“We accept the conditions of the PSOE against the offensive but we will not give up our consent”
Podemos continues to redouble the pressure against its government partner in the negotiation for the ‘only yes is yes’ law. While the Socialists threaten to carry out a bill to reform the text alone, the Minister of Equality, Irene Montero, has reinforced her presence in the media, with interviews or events practically every day of the week, to make her position clear. : you can tweak the rule but not enter the heart of the law, the consent. This is what she has repeated this Sunday in an act organized ad hoc to support the argumentative framework in the negotiation with the PSOE, which is subject, as they defend, to pressure from the right. “Consent is not touched,” she has warned.
Irene Montero acknowledges that there is a “strong discrepancy” with the PSOE on the ‘yes is yes’ law but trusts the agreement
Montero has outlined on the stage of the Círculo de Bellas Artes, in Madrid, an exhaustive argument about the points that make this law, he has said, “well done”. “Nobody has been able to make a proposal that is not going back to the previous model, no penal reform is going to avoid these decisions,” stressed the minister, who has nevertheless acknowledged that they are “willing” to accept the conditions “that the partner majority needs”, yes, with the red line to which they do not intend to give in: consent. “There is only one thing on which we are not going to give in, because it is not our heritage, neither as a ministry nor as a Government, the right that feminists have obtained in the streets: consent is not touched”, she launched.
After a week of negotiations, the Justice and Equality ministries are still stuck on precisely that point on the reform of the law to which both parts of the Government have agreed. Justice believes that the only way to resolve the revisions of sentences that some judges are applying is to reintroduce the component of violence or intimidation so that the judge can apply harsher sentences. But Equality believes that even if the word consent of the articles is not touched, with this differentiation it returns de facto to the model prior to the law and its heart and its meaning are dismantled. Equality sources maintain that the negotiation remains aground.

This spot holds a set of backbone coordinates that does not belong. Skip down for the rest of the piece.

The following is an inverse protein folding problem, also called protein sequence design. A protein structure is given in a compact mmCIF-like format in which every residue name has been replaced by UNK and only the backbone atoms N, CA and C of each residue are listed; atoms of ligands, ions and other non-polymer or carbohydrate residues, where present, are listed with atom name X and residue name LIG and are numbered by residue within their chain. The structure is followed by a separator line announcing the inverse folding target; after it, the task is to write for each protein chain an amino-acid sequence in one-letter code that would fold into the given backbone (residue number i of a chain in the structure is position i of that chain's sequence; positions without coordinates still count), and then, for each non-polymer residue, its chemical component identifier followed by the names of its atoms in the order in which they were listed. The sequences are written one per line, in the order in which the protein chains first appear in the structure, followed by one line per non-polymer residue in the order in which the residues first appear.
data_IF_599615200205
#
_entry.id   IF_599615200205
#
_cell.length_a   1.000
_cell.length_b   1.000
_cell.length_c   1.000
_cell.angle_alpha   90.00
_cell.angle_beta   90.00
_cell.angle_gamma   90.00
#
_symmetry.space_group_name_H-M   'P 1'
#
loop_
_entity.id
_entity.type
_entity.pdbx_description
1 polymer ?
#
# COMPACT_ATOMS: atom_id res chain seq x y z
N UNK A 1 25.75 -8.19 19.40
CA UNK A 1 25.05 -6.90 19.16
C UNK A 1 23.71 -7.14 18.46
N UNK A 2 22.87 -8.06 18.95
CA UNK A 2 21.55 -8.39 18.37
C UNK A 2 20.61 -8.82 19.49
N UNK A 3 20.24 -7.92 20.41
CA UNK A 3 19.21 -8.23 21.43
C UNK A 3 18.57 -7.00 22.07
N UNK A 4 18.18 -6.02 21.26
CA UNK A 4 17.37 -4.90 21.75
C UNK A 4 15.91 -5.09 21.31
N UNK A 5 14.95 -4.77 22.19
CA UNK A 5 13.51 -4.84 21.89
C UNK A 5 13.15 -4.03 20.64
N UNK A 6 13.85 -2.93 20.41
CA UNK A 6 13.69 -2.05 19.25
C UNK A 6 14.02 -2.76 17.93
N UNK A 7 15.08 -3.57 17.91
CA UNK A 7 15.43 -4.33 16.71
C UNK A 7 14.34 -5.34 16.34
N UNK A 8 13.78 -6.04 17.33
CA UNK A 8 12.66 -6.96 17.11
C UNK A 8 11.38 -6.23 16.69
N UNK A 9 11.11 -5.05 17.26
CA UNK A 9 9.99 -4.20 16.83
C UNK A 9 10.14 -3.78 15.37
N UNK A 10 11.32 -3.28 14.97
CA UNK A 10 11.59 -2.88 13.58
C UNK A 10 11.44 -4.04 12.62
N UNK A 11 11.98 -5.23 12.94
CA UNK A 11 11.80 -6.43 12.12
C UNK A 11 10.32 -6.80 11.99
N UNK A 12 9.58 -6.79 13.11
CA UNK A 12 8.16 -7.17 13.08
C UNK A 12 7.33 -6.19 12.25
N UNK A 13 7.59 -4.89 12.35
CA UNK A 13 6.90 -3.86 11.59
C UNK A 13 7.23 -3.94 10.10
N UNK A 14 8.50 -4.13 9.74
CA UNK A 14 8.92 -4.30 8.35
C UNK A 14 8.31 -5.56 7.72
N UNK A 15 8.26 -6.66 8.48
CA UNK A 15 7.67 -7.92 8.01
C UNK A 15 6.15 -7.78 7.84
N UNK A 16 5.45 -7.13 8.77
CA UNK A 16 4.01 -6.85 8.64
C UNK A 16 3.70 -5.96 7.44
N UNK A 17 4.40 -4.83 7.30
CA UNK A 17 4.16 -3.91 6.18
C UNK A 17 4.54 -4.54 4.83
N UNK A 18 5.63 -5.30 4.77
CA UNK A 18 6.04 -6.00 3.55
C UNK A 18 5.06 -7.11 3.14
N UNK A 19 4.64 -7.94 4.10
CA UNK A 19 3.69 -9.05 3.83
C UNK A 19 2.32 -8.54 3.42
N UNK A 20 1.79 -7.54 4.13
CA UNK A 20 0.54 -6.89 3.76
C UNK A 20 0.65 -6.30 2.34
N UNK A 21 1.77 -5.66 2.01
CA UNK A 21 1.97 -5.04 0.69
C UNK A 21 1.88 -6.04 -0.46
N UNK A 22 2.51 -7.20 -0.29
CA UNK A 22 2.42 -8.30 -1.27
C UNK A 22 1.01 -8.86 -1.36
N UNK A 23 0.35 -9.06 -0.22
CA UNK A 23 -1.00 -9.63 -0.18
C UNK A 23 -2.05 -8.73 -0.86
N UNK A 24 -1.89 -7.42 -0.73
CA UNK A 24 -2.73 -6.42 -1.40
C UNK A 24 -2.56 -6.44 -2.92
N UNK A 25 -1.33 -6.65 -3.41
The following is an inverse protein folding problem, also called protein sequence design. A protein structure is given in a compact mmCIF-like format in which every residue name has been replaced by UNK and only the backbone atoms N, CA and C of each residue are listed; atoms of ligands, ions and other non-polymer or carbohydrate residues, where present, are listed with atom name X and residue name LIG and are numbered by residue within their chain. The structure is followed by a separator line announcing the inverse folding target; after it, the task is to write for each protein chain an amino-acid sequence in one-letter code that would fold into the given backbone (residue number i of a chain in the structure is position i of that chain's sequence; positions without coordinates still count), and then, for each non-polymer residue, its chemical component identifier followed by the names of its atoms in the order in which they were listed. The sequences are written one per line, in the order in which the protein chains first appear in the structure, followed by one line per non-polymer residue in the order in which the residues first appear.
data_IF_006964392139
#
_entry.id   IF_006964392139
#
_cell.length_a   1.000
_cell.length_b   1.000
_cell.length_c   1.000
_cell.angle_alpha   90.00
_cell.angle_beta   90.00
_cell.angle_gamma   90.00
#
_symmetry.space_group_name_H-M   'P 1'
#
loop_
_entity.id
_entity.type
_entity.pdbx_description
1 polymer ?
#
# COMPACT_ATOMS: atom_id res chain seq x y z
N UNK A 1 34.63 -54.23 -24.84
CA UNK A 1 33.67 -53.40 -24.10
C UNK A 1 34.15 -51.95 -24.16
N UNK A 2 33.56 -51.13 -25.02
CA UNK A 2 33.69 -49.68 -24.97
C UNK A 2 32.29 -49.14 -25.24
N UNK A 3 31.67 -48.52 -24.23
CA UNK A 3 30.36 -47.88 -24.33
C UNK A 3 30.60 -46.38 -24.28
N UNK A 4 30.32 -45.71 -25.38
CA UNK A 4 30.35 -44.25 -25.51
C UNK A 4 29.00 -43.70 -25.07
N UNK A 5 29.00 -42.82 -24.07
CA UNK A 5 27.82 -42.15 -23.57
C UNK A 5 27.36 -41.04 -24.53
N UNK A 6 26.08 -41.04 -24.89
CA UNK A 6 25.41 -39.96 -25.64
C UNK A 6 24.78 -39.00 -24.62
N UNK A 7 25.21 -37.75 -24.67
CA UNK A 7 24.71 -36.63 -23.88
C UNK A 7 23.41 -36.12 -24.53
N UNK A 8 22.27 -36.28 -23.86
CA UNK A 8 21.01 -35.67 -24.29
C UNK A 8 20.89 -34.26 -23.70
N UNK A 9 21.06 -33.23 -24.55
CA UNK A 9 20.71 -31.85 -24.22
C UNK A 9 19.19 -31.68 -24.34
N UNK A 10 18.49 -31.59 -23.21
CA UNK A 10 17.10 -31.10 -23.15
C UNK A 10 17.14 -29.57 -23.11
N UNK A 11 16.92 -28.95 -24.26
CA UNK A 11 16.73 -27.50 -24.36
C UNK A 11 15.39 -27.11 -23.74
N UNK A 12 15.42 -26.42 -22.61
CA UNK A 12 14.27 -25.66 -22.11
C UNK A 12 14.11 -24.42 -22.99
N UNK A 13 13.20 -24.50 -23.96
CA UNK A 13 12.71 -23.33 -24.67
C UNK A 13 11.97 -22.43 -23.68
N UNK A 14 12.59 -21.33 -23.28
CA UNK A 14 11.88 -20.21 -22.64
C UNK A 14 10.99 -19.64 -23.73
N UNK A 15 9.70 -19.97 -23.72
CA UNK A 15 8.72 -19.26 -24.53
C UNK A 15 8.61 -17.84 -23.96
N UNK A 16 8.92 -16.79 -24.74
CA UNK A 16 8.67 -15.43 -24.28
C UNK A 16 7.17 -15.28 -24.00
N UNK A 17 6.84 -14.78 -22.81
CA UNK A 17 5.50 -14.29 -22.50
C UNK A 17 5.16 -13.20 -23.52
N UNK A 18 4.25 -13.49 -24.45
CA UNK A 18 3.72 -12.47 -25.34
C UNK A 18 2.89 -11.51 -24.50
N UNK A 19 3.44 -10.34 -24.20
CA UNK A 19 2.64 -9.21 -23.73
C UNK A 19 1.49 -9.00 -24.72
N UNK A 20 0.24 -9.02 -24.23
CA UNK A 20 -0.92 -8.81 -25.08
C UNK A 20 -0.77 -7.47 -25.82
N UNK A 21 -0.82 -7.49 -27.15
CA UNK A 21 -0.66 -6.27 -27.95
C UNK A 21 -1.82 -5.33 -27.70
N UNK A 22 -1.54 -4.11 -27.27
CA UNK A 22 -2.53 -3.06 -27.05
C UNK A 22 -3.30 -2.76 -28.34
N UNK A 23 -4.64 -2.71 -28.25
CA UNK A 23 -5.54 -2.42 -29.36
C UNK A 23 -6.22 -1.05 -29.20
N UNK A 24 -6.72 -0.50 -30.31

“They tell us that the Penal Code is a technical matter. The technique is very simple. In the previous Penal Code there were two criminal types. One if there was violence or intimidation and another in which there was not and it was called abuse. Now the Criminal Code says that everything is aggression and depending on how that aggression is, there are aggravating circumstances. The little technical detail now in the PP proposal is to say: What did you want? Call it aggression and abuse right? ”, He said. “Feminists have not put the body to change a name but to change the entire Penal Code,” he reiterated. “We are not going to swallow a name change,” he has settled.
Montero has referred to the PP’s proposal although, de facto, he was talking about the text that the PSOE has offered them up to now through Justice, which also contemplates establishing that distinction between cases in which there is violence or intimidation and those that No. The line of argument that Podemos maintains is precisely that its government partner wants to reform the law because its legs are shaking in the face of the right-wing offensive, as Minister Belarra said this week. In fact, Montero has supported his defense of the law in that the technical writing was done by his ministry together with that of Justice when Juan Carlos Campo was in charge and a team that he has defined as “spectacular.”